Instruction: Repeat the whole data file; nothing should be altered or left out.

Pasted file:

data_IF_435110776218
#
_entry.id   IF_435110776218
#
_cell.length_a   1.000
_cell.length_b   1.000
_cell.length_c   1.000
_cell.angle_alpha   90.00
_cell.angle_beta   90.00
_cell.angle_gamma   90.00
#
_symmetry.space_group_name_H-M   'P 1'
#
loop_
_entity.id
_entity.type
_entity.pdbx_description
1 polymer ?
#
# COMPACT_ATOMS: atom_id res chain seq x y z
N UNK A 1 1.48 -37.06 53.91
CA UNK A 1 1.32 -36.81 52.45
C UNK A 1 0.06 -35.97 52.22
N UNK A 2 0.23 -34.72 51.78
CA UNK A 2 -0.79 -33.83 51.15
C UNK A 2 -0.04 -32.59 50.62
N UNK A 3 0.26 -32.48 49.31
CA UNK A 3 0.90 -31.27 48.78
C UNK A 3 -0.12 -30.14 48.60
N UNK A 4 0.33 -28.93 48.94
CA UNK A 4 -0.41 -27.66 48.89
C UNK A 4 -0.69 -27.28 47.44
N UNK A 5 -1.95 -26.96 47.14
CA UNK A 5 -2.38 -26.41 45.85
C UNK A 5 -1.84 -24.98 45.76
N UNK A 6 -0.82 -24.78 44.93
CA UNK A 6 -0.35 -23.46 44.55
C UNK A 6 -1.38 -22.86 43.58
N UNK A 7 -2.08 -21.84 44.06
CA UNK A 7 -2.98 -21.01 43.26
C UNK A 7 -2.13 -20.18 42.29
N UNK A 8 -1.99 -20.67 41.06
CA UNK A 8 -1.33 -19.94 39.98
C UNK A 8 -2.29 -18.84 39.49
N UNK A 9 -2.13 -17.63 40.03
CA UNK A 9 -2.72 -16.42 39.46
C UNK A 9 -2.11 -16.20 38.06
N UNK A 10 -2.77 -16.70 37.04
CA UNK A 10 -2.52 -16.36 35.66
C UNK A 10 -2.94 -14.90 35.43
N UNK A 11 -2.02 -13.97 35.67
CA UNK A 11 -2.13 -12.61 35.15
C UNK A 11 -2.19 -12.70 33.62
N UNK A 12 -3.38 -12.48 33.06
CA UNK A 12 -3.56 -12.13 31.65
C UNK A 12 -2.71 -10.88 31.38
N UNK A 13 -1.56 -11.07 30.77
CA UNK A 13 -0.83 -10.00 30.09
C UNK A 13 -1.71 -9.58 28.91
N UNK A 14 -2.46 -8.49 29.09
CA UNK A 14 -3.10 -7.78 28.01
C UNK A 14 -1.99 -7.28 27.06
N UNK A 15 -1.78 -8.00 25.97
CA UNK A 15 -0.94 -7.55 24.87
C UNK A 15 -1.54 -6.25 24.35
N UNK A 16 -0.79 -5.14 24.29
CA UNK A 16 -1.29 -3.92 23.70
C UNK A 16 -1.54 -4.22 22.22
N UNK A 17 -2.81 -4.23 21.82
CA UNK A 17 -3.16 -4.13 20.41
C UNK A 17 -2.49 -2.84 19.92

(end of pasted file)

data_IF_435110776218
#
_entry.id   IF_435110776218
#
_cell.length_a   1.000
_cell.length_b   1.000
_cell.length_c   1.000
_cell.angle_alpha   90.00
_cell.angle_beta   90.00
_cell.angle_gamma   90.00
#
_symmetry.space_group_name_H-M   'P 1'
#
loop_
_entity.id
_entity.type
_entity.pdbx_description
1 polymer ?
#
# COMPACT_ATOMS: atom_id res chain seq x y z
N UNK A 1 1.48 -37.06 53.91
CA UNK A 1 1.32 -36.81 52.45
C UNK A 1 0.06 -35.97 52.22
N UNK A 2 0.23 -34.72 51.78
CA UNK A 2 -0.79 -33.83 51.15
C UNK A 2 -0.04 -32.59 50.62
N UNK A 3 0.26 -32.48 49.31
CA UNK A 3 0.90 -31.27 48.78
C UNK A 3 -0.12 -30.14 48.60
N UNK A 4 0.33 -28.93 48.94
CA UNK A 4 -0.41 -27.66 48.89
C UNK A 4 -0.69 -27.28 47.44
N UNK A 5 -1.95 -26.96 47.14
CA UNK A 5 -2.38 -26.41 45.85
C UNK A 5 -1.84 -24.98 45.76
N UNK A 6 -0.82 -24.78 44.93
CA UNK A 6 -0.35 -23.46 44.55
C UNK A 6 -1.38 -22.86 43.58
N UNK A 7 -2.08 -21.84 44.06
CA UNK A 7 -2.98 -21.01 43.26
C UNK A 7 -2.13 -20.18 42.29
N UNK A 8 -1.99 -20.67 41.06
CA UNK A 8 -1.33 -19.94 39.98
C UNK A 8 -2.29 -18.84 39.49
N UNK A 9 -2.13 -17.63 40.03
CA UNK A 9 -2.72 -16.42 39.46
C UNK A 9 -2.11 -16.20 38.06
N UNK A 10 -2.77 -16.70 37.04
CA UNK A 10 -2.52 -16.36 35.66
C UNK A 10 -2.94 -14.90 35.43
N UNK A 11 -2.02 -13.97 35.67
CA UNK A 11 -2.13 -12.61 35.15
C UNK A 11 -2.19 -12.70 33.62
N UNK A 12 -3.38 -12.48 33.06
CA UNK A 12 -3.56 -12.13 31.65
C UNK A 12 -2.71 -10.88 31.38
N UNK A 13 -1.56 -11.07 30.77
CA UNK A 13 -0.83 -10.00 30.09
C UNK A 13 -1.71 -9.58 28.91
N UNK A 14 -2.46 -8.49 29.09
CA UNK A 14 -3.10 -7.78 28.01
C UNK A 14 -1.99 -7.28 27.06
N UNK A 15 -1.78 -8.00 25.97
CA UNK A 15 -0.94 -7.55 24.87
C UNK A 15 -1.54 -6.25 24.35
N UNK A 16 -0.79 -5.14 24.29
CA UNK A 16 -1.29 -3.92 23.70
C UNK A 16 -1.54 -4.22 22.22
N UNK A 17 -2.81 -4.23 21.82
CA UNK A 17 -3.16 -4.13 20.41
C UNK A 17 -2.49 -2.84 19.92